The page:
In making a decision, probably your first question should be whether you want a routable topo map. Most of the maps here are not routable. This means you will see your position on the screen but the gps can't give you walking or driving directions. You can select a destination, but the GPS will just draw a straight line to it from your current position.

Garmin's 24k topo series has routable roads, but their 100k topo does not.

patrick17th

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Boyd, you made beautiful points here based on the difference between the maps found here vs buying through Garmin's product maps. As you said, its free here so I have nothing to lose here by trying it out and if it doesn't suit my needs that well, then I know the next necessary step to take  ;)

I've just ordered the etrex 20x model this morning roughly after posting my first message here. Will be receiving it in couple of days from GPS City site in time to enjoy the spring break with kids navigating.

Thanks again for the specular explanations. 

Boyd

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Glad I could help. :)

Christian_Sky

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Patrick17th, thank you, as you saved me from starting a new thread because like you, I'm new to this and like you, I was wondering which maps would be good for the state of Utah. Boyd, great feedback. Thank you as well. I'm actually ordering the etrex 35 specifically for use during an upcoming trip to Moab, Utah, where I plan on spending time within the national parks both on foot and off road in a Jeep. By the sounds of it, the Garmin 24k topo Colorodo/Utah map may suit my needs. And I'll apologize in advance, Boyd, if you have answered this question many times...but with the Garmin 24k map I would assume since it is routable that I can plug in way points to say, find my way back during an extended hike. My question would be if when you say that most of the maps on this site are not routable, do you also mean that one would not be able to mark way points on these particular maps? I plan on doing some late night photography on some off the beaten path places and I just want to be able to basically retrace my path back. I'm wondering if these non routable maps would allow me to do that. If so, then I may just forgo purchasing the Garmin 24k Colorado/Utah topo.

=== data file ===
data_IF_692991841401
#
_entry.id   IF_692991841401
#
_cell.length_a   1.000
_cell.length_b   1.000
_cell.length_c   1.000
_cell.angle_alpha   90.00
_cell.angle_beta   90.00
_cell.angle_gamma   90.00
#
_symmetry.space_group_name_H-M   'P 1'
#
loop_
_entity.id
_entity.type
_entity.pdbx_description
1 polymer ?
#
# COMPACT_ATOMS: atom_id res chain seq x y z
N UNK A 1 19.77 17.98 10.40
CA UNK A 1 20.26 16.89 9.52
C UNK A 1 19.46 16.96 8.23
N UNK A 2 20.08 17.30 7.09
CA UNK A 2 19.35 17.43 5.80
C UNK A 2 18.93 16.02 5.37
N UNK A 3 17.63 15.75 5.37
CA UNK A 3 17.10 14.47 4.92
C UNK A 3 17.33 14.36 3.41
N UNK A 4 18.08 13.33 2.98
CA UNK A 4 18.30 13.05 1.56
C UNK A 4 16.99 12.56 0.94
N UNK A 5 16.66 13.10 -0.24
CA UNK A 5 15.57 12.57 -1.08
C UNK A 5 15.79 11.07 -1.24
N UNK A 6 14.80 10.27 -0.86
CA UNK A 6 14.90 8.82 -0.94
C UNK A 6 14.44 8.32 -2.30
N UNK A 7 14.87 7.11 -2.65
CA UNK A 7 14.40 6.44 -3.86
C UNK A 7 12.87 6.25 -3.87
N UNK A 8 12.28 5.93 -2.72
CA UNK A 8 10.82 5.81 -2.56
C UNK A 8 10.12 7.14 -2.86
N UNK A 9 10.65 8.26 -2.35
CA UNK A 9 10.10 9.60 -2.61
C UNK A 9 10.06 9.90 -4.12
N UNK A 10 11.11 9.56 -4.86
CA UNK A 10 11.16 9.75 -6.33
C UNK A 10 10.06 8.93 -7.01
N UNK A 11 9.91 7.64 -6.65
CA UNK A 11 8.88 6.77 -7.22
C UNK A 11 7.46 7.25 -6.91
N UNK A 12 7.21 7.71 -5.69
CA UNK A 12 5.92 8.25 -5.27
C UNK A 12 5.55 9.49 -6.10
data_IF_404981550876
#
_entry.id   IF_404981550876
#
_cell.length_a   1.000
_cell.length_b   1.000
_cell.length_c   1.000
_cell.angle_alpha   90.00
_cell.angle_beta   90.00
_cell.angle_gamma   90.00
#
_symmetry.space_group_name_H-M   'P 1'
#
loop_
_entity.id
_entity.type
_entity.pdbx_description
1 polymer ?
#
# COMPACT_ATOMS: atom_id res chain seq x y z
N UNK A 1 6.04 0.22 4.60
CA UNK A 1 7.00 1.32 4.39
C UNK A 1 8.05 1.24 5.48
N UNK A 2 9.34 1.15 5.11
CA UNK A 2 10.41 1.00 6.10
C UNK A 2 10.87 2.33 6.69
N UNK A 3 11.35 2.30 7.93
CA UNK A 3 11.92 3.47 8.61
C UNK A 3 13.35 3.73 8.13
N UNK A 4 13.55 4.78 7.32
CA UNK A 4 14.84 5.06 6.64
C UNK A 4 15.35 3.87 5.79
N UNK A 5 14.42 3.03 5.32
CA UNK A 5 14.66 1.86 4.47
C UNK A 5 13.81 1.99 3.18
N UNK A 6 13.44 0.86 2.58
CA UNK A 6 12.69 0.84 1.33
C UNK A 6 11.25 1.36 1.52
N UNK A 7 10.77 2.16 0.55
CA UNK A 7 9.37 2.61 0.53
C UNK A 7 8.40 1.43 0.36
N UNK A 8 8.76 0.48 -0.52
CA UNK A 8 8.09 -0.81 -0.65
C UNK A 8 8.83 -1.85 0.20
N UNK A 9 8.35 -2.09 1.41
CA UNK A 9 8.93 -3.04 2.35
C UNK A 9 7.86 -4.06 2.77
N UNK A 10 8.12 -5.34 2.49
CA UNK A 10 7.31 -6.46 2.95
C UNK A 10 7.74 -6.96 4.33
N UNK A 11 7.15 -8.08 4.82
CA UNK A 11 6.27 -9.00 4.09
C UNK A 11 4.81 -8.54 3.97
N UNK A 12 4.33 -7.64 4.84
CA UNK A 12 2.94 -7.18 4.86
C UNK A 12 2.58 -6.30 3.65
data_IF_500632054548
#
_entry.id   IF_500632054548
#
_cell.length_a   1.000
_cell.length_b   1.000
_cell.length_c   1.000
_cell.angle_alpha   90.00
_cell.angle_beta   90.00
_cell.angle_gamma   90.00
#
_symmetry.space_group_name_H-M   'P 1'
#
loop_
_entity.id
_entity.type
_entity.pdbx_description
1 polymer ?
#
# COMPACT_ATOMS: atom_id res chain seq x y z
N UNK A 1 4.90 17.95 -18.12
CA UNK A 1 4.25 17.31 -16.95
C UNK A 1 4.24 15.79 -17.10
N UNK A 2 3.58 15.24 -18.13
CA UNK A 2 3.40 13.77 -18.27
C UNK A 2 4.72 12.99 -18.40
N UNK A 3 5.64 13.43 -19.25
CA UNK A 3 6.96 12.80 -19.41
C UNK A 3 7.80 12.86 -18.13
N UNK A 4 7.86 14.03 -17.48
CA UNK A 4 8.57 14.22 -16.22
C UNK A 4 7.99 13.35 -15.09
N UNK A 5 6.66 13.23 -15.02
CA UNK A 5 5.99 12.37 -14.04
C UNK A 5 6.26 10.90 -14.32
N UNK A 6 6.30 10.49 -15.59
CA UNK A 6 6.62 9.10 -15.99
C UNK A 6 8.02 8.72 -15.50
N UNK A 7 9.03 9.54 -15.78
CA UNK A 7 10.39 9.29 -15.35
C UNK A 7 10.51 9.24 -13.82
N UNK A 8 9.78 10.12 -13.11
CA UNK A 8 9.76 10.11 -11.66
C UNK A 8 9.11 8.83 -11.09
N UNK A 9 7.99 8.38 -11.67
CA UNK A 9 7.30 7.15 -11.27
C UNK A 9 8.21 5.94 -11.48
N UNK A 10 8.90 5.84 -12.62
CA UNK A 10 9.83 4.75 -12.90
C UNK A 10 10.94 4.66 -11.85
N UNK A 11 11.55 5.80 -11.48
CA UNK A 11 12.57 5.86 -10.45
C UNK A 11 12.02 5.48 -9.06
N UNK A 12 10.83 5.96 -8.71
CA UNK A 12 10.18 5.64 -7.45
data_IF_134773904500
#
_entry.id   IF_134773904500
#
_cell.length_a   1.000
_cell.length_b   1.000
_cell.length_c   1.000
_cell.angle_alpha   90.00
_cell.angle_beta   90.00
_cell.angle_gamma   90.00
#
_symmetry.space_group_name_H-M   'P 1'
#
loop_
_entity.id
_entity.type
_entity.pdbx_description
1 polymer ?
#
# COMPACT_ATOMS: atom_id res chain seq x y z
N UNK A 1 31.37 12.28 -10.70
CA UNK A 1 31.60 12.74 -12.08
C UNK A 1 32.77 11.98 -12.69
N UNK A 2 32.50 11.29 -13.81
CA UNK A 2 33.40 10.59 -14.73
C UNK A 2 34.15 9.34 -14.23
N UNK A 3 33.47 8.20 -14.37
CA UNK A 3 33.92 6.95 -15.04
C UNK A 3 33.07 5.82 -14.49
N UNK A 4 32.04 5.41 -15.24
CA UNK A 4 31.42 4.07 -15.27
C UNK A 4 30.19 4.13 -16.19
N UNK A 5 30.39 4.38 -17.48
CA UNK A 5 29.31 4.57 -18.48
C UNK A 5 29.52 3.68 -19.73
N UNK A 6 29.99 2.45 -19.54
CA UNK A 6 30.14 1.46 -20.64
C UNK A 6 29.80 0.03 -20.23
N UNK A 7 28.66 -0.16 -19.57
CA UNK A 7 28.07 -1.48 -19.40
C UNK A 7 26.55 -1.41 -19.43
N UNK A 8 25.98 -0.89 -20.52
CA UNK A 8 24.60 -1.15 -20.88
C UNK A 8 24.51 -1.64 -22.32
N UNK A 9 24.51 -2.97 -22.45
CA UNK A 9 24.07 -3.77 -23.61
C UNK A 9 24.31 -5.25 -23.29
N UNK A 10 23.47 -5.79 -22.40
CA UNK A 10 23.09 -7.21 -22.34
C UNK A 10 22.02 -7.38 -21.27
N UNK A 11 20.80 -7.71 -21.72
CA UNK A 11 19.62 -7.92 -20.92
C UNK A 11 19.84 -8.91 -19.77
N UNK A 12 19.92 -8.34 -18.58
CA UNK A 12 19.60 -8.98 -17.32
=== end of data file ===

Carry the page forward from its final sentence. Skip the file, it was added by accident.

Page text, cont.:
Boyd

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The GPS can use several different kinds of data. You might consider a map "system data". Then there's "user data" which consists of waypoints that you mark yourself and tracks that you record yourself. These can be done out on the trail, or in advance on either the computer or gps itself.

System data and user data are completely different things, and they exist separately. So you can use your waypoints and tracks on any map. Or you can even use them with no map at all. If you have no map or if the map isn't routable, the gps can guide you on routes in straight lines between waypoints. If the map is routable AND IF THE ROAD/TRAIL IS ON THE MAP, then the gps can give you turn by turn directions to follow the road or trail.

Now if you hike off-road to take pictures and you record your track, you will see it on the gps screen. This works with any map, and also works with no map at all. You could visually follow that line back to your car then, since your current position is always shown on screen.

Newer Garmin models like the eTrex have an "advanced track navigation" feature that lets a recorded track be used like a routable road/trail too. Here's some info on that: http://gpstracklog.com/2010/07/navigating-tracks-on-the-new-garmin-handhelds.html

Christian_Sky

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Thanks, Boyd! Your feedback will be very helpful. Cheers.